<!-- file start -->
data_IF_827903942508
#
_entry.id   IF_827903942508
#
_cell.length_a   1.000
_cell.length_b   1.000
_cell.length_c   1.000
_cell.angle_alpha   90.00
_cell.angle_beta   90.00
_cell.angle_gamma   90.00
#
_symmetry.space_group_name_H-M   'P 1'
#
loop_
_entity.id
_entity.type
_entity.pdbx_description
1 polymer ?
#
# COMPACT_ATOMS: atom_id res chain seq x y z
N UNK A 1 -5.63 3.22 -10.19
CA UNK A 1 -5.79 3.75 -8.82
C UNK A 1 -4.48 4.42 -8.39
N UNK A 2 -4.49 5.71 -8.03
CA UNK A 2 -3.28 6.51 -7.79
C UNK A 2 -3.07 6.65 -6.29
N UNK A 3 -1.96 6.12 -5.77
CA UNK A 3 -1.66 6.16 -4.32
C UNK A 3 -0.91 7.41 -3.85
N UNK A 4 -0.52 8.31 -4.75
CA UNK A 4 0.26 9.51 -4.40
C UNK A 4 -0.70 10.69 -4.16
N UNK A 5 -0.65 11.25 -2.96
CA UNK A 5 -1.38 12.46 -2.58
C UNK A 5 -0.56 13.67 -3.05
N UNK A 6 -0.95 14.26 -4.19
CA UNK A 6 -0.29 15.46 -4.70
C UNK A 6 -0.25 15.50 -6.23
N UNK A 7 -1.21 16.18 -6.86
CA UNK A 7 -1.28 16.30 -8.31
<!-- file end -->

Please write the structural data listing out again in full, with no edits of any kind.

data_IF_827903942508
#
_entry.id   IF_827903942508
#
_cell.length_a   1.000
_cell.length_b   1.000
_cell.length_c   1.000
_cell.angle_alpha   90.00
_cell.angle_beta   90.00
_cell.angle_gamma   90.00
#
_symmetry.space_group_name_H-M   'P 1'
#
loop_
_entity.id
_entity.type
_entity.pdbx_description
1 polymer ?
#
# COMPACT_ATOMS: atom_id res chain seq x y z
N UNK A 1 -5.63 3.22 -10.19
CA UNK A 1 -5.79 3.75 -8.82
C UNK A 1 -4.48 4.42 -8.39
N UNK A 2 -4.49 5.71 -8.03
CA UNK A 2 -3.28 6.51 -7.79
C UNK A 2 -3.07 6.65 -6.29
N UNK A 3 -1.96 6.12 -5.77
CA UNK A 3 -1.66 6.16 -4.32
C UNK A 3 -0.91 7.41 -3.85
N UNK A 4 -0.52 8.31 -4.75
CA UNK A 4 0.26 9.51 -4.40
C UNK A 4 -0.70 10.69 -4.16
N UNK A 5 -0.65 11.25 -2.96
CA UNK A 5 -1.38 12.46 -2.58
C UNK A 5 -0.56 13.67 -3.05
N UNK A 6 -0.95 14.26 -4.19
CA UNK A 6 -0.29 15.46 -4.70
C UNK A 6 -0.25 15.50 -6.23
N UNK A 7 -1.21 16.18 -6.86
CA UNK A 7 -1.28 16.30 -8.31